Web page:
Throughout my life, I have been blessed with great support systems. I have also, in many cases, worked very hard to create them. 

For example, I grew up on a farm where the nearest town had fewer than 1,000 people. I had never traveled more than 2 hours from home because we always had to be home for the evening farm chores.  My high school graduating class had 89 people. Leaving home to be dropped off at a college of over 20,000 people where I knew no one was a massive leap.

However, I joined the cross-country team. Our team started training two weeks before classes began. By the end of the two weeks, I had a support system of 15 fellow runners and we had the shared experience of running over 300 miles together.  Through this joint effort, we knew each other very well. None of us were actually in college classes together. Yet throughout my college years we met twice a day to run.

I now realize this was my first support system outside of my family. As a mutual support system we compared notes, shared sorrows, celebrated accomplishments, formed study groups, and helped each other stay focused on our goals for success.  I still rely on that support system of people from decades ago to give me energy today.

I now make it a habit to find support in my most challenging endeavors.  I am now more conscious of what I am looking for.  I sometimes seek experts and mentors in areas where I need more knowledge.  I work hard to ensure that the people I seek are a good fit. I seek people who are on a similar journey.  I don’t create an “echo chamber” as I value the friction and energy of differing points of view.

My main criteria for a successful support group is that it helps me feel valued, valuable, and energized.

I find the closing month of a year is a good time for reflection.  I encourage you to consider your support systems.

What support systems do you currently have? What benefits do they provide?
What more do you need to help lift you up to the next level?

I encourage you to take five minutes to jot down some ideas. People who do this find ways to make this idea an even more uplifting part of their life. 

And of course, please take a moment to thank the people in your support system.  They appreciate knowing that they help.

Yours in the calm pursuit of excellence,


Alan Willett

Photo by Neil Thomas on Unsplash

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A client wrote to me recently with a note that said simply “I need a win.” Have you been there, where it feels like you have faced a sudden losing streak and quite simply there is a need for a win? I have. I expect Elon Musk is looking for one with Tesla.

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5 Ideas to Supercharge Your Energy

5 Ideas to Supercharge Your Energy

“I surround myself with good people who make me feel great and give me positive energy.”— Ali KriEger

This time of year is so busy for me and everyone I know. It can be tiring. Thus, it is also essential to keep your batteries charged and energized for your own benefit and those you lead.

When people run out of energy, they work more slowly and get more easily stressed and distracted. Being tired leads to mistakes, which now have to be fixed, which makes the work slower. Which often leads to working more hours, sleeping less, and having less energy.

The energy level of leaders affects the people they lead. So let’s work on keeping our energy levels high to lead people into the holidays and 2022.

Consider these five ideas.

  1. Listen to music that makes you happy.  As I write this, playing in the background is one of my many personalized musical playlists.  They are designed to amplify my joy and energy.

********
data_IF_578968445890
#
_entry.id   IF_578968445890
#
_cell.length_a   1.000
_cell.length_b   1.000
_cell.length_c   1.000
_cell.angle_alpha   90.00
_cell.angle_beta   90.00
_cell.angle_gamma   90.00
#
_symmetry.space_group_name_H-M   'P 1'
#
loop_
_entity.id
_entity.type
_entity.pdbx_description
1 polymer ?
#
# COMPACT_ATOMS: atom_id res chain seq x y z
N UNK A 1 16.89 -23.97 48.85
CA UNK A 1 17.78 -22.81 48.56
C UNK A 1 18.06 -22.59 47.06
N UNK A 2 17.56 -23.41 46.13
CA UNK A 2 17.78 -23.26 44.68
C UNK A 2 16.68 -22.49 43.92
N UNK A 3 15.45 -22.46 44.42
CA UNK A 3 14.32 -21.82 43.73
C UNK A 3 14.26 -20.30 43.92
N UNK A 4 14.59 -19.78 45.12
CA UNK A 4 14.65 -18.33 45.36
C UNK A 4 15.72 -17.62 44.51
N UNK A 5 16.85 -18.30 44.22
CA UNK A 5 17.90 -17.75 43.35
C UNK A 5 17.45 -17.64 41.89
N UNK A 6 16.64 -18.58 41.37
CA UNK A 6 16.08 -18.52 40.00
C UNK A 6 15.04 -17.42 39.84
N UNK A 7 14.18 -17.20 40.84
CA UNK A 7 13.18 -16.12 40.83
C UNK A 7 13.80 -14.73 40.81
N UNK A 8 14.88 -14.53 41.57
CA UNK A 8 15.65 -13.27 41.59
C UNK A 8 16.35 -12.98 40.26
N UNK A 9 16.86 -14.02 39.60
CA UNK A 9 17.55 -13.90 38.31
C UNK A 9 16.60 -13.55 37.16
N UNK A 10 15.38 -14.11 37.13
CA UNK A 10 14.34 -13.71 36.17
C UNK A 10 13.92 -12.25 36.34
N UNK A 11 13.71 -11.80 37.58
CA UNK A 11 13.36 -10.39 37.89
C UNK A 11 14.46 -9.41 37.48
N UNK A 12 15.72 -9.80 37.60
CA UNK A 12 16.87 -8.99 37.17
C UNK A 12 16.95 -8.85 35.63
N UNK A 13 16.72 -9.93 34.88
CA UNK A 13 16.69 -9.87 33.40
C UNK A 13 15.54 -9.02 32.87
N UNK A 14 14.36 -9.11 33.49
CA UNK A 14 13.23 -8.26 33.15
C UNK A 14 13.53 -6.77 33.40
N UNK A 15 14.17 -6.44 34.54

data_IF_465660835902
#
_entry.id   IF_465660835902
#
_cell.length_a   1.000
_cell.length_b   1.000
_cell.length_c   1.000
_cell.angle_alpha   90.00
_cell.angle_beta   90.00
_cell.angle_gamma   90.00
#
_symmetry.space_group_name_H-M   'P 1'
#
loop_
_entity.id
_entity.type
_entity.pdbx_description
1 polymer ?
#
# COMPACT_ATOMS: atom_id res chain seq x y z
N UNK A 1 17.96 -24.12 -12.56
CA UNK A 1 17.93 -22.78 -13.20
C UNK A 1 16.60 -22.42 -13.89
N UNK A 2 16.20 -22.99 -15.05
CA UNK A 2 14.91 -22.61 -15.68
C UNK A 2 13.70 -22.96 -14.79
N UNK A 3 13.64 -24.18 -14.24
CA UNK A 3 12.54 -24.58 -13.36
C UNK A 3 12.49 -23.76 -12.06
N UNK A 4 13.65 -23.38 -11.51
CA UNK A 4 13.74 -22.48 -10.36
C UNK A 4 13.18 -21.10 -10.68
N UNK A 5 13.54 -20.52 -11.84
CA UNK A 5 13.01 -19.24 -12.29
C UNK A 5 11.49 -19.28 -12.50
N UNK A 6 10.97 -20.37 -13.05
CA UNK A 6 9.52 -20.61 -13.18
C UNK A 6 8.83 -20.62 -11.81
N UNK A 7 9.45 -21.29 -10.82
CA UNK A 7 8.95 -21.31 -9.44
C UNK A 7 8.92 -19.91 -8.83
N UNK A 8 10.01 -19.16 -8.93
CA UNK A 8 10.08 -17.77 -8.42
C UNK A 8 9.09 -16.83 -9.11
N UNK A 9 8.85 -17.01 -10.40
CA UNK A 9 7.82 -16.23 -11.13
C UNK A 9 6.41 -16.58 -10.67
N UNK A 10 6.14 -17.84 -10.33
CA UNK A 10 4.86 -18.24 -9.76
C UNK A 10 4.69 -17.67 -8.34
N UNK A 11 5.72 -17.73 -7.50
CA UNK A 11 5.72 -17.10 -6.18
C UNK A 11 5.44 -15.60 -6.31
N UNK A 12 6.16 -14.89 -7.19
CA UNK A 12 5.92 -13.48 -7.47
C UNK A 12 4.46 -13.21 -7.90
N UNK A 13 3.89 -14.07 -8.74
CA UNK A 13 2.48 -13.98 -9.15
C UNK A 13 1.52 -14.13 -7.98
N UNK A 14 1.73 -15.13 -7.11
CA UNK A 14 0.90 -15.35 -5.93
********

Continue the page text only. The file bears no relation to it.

2. Sleep when tired.  I expect you already know this.  Too often, we forget that good sleep leads to getting more done with more joy. 
  3. Be joyful about the progress made.  My clients are typically in high-pressure jobs. No one can finish everything on their list of even the perceived “must-do” things.  It is important to be aware of what is left to do, but take a moment to feel the energy of completing things, of making progress.
  4. Do some work you love every day.  There are many things we must do that do not give us energy.  Give yourself a bonus patch of energy.  Make sure every day has at least one task that you love doing.
  5. Do some good.  Be mindful of those around you.  Do something nice for others.  Thank people for what they do for you.  

The best thing you can do for yourself is to make your energizer list, your supercharger list.

Then do those things. The people you lead will thank you for the energy you bring!

Yours in the calm pursuit of excellence,


Alan Willett

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Endurance Is Not Always a Virtue

I have seen leaders show great endurance in leading marathon projects. They are putting in marathon hours. The sweat sheen on them and their teams is obvious, even heroic.

Do You Need a Win?

A client wrote to me recently with a note that said simply “I need a win.” Have you been there, where it feels like you have faced a sudden losing streak and quite simply there is a need for a win? I have. I expect Elon Musk is looking for one with Tesla.

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"Welcome to Sherwood!" — Robin Hood Father's Day was a delight for me. My family treated me a number of fun things. I was served breakfast in a hammock. I was treated to a delicious cold milkshake at a local ice-cream shop. My daughter and I have a plan to go buy some...

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"Even though it is not always easy… being a planetary scientist is one of the coolest jobs on the planet!" — Elizabeth (Zibi) Turtle   Imagine exploring Titan! And to be clear, I am not referring to the planet Titan of Thanos (Avengers), I am referring to a...

Making the Leap

Paradigm leaps take need, courage, and sweat. You will notice a different look and feel to the newsletter this week. Earlier this year, I became unsatisfied with a few key things and decided to make some changes.